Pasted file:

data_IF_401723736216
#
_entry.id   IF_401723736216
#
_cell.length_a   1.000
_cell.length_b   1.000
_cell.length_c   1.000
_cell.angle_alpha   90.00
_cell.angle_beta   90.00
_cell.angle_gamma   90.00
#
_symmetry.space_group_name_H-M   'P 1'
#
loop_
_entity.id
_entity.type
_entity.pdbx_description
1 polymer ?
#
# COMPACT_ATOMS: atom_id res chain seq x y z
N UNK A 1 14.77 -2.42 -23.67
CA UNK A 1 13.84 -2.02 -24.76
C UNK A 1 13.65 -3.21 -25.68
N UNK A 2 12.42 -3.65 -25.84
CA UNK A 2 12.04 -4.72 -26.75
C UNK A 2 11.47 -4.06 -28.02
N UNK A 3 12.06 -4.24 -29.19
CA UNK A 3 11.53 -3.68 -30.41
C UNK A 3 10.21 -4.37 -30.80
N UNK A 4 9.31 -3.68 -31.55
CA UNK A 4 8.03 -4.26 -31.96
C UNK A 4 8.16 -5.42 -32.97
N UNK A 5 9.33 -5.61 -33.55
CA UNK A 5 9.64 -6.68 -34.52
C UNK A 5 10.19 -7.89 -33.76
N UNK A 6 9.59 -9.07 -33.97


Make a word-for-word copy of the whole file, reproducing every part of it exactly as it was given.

data_IF_401723736216
#
_entry.id   IF_401723736216
#
_cell.length_a   1.000
_cell.length_b   1.000
_cell.length_c   1.000
_cell.angle_alpha   90.00
_cell.angle_beta   90.00
_cell.angle_gamma   90.00
#
_symmetry.space_group_name_H-M   'P 1'
#
loop_
_entity.id
_entity.type
_entity.pdbx_description
1 polymer ?
#
# COMPACT_ATOMS: atom_id res chain seq x y z
N UNK A 1 14.77 -2.42 -23.67
CA UNK A 1 13.84 -2.02 -24.76
C UNK A 1 13.65 -3.21 -25.68
N UNK A 2 12.42 -3.65 -25.84
CA UNK A 2 12.04 -4.72 -26.75
C UNK A 2 11.47 -4.06 -28.02
N UNK A 3 12.06 -4.24 -29.19
CA UNK A 3 11.53 -3.68 -30.41
C UNK A 3 10.21 -4.37 -30.80
N UNK A 4 9.31 -3.68 -31.55
CA UNK A 4 8.03 -4.26 -31.96
C UNK A 4 8.16 -5.42 -32.97
N UNK A 5 9.33 -5.61 -33.55
CA UNK A 5 9.64 -6.68 -34.52
C UNK A 5 10.19 -7.89 -33.76
N UNK A 6 9.59 -9.07 -33.97